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It was stolen in Sex and the City; now it’s a TikTok sensation. We unpack the history of the Fendi Baguette.

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It’s International Fendi Baguette Day… unofficially, at least. This weekend, Fendi celebrated the Baguette’s 25th anniversary with a special show during New York Fashion Week. It’s the first fashion show ever to be dedicated to a bag, or more accurately, a "Baguette" – as Carrie Bradshaw so earnestly corrects her assailant in the memorable Sex and the City mugging scene (in season’s three’s ‘What Goes Around Comes Around’, aired in 2000).

The Baguette (named after the similarly svelte French bread, also carried under-arm) made its first appearance in Fendi’s autumn/winter 1997 show. Conceived by Silvia Venturini Fendi – granddaughter of the house’s founders – under the artistic directorship of Karl Lagerfeld, the bag was a departure from the minimalist, oversized totes of the Nineties. Its diminutive size was a little impractical – decadently so – and it was developed in a magpie-pleasing assortment of finishes, from textured wool to intricate embellishments, inspired by the designer’s grandmother’s collection of 1920s and 1930s bags. And, front and centre, was Fendi’s interlocked FF ‘Zucca’ insignia – invented by Lagerfeld in 1965 and soon to become a beacon for Noughties logomaniacs.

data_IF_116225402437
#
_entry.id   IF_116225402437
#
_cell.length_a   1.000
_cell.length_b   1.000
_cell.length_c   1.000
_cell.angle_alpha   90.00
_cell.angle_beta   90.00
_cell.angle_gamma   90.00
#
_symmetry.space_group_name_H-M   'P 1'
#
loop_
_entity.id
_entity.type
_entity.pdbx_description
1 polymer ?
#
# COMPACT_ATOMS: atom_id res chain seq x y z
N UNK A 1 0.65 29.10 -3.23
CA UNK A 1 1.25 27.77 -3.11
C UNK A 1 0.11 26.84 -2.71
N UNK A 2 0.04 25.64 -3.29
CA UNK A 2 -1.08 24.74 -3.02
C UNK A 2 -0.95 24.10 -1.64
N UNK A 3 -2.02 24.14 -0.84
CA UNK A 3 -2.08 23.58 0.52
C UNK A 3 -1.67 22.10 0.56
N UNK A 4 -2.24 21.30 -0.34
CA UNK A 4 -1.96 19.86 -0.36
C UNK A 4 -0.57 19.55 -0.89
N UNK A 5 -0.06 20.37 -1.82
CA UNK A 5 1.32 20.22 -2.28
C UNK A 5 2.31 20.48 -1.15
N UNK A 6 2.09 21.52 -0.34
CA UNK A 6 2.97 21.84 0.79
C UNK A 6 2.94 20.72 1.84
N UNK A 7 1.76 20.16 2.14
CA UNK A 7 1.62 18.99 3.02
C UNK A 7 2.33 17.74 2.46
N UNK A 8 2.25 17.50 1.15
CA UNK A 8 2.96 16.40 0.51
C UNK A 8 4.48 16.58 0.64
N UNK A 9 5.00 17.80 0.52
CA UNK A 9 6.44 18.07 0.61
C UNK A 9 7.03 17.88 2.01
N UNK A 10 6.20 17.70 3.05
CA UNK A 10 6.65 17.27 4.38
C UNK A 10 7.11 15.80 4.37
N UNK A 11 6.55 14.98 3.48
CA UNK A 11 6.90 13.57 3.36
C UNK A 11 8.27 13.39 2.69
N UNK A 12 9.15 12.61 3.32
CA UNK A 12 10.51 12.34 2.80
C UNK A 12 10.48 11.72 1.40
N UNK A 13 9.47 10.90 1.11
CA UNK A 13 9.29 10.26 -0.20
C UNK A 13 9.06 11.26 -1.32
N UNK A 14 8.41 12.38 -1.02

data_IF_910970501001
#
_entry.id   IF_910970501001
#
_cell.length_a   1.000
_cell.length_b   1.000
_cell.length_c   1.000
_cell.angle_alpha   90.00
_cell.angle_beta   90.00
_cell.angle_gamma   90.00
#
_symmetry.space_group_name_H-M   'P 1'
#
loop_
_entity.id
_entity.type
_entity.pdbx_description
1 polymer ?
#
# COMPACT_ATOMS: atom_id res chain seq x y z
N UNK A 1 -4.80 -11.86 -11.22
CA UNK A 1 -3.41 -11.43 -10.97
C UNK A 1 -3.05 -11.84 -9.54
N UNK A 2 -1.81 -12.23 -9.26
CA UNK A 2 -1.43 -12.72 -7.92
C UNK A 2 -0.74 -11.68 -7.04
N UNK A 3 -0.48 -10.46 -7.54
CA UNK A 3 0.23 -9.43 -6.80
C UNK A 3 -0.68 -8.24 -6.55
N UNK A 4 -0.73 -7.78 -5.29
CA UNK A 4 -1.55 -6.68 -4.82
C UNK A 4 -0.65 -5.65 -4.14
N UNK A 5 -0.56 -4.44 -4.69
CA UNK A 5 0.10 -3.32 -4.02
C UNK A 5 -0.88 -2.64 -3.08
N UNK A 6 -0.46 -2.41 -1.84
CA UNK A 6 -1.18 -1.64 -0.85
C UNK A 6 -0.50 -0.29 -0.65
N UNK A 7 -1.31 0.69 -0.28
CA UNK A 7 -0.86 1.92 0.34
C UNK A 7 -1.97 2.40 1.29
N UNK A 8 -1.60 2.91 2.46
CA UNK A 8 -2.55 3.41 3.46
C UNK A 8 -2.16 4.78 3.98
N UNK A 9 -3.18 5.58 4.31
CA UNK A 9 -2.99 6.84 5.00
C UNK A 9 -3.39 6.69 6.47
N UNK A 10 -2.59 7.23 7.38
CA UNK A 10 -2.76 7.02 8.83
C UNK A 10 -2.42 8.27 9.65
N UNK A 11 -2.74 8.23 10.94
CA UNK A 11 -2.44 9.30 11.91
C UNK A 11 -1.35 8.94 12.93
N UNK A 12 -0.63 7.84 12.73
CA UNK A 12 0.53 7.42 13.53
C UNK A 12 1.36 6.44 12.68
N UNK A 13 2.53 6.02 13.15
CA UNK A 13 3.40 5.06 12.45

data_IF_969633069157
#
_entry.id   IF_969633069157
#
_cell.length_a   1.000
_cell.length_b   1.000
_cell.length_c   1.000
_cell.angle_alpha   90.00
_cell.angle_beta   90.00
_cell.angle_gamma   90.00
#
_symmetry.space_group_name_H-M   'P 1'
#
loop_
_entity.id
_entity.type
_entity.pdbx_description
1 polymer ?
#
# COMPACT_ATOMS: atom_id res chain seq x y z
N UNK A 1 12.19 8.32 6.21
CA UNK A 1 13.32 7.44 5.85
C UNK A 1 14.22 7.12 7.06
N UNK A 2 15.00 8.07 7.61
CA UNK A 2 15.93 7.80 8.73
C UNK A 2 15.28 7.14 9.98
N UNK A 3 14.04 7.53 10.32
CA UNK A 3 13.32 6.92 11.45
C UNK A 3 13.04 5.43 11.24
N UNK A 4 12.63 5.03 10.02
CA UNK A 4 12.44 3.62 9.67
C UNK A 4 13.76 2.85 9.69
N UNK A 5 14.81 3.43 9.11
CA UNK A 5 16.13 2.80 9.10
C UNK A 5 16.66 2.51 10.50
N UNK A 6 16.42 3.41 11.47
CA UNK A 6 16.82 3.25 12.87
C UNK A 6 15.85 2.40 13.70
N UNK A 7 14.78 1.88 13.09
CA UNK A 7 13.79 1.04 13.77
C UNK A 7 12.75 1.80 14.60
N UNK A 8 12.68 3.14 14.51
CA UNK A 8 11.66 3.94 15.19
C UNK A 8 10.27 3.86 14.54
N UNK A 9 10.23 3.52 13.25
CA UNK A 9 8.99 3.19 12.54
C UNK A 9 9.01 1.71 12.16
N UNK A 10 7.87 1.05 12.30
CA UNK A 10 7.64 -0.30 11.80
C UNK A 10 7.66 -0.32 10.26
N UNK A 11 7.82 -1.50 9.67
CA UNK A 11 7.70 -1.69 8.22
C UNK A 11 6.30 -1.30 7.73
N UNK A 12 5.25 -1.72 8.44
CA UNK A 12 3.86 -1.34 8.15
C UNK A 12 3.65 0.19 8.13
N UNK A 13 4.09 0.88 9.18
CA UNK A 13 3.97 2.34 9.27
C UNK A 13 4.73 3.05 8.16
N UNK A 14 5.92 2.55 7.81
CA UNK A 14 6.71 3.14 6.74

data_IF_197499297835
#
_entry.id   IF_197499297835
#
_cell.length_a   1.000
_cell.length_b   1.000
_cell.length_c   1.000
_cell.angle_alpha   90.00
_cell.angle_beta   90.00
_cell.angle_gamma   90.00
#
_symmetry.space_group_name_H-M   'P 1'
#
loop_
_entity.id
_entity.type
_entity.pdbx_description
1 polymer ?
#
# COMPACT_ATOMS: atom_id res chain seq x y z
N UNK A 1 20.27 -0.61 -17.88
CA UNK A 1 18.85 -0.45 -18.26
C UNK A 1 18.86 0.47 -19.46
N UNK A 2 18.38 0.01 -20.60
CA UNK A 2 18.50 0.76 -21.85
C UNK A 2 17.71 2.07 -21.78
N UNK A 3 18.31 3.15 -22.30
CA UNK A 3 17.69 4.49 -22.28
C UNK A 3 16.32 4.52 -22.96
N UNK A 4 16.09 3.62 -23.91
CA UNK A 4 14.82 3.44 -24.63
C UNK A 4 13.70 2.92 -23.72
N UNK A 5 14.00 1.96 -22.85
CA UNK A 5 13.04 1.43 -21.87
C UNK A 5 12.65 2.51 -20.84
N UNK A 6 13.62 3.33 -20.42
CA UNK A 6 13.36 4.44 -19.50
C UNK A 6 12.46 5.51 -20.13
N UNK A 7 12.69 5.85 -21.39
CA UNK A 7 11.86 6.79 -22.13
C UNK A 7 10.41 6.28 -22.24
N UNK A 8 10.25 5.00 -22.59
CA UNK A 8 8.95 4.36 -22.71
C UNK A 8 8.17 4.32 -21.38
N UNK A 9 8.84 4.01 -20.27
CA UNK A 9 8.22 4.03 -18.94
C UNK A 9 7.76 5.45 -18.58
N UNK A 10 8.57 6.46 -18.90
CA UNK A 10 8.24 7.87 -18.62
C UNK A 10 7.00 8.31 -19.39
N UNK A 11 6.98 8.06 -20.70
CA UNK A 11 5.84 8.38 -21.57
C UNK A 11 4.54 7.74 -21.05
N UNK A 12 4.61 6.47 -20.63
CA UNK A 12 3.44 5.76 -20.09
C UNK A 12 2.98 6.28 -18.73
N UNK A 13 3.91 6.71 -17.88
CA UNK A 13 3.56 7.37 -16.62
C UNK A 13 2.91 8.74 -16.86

Not everyone at the house was a Baguette fan, but Venturini Fendi persisted and for three years, this little bag sat nestled beneath the arms of a few forward-thinking fashion fans. That was, until the turn of the millennium and the Sex and the City effect.

It seems appropriate that 25 years after Fendi’s iconic bag was released, it should return to the city synonymous with the show that made it famous. The Baguette was practically a fifth cast member, appearing upon Carrie Bradshaw’s arm in various guises, including pink sequins, brown snakeskin, toffee-hued leather and, unforgettably, that shimmering, violet paillette bag that was unceremoniously snatched (along with Carrie’s beloved Manolos). Samantha even purchases a counterfeit Baguette – an arbiter of bad luck in episode ‘Sex and Another City’, when she gets thrown out of Hugh Hefner’s mansion after an altercation with a Playboy Bunny, who is carrying the real version of the bag.

According to Sarah Jessica Parker (who was, of course, present on the front row at this weekend's show, and has co-designed a new capsule collection of Baguettes), Fendi was one of the first brands to lend products to Sex and the City’s costume designer Patricia Field. "Once Fendi loaned us items, everyone was willing to do so," she writes in Rizzoli’s 2012 Fendi Baguette book. "[It] was a defining moment for us." And just like that, the Fendi Baguette was immortalised as an object to be coveted and carried – the first It-bag, faithfully worn by the likes of Paris Hilton, Julia Roberts, SJP (in real life, too) and Elizabeth Taylor (who owned 18), and creating waiting lists at department stores (unheard of, at the time).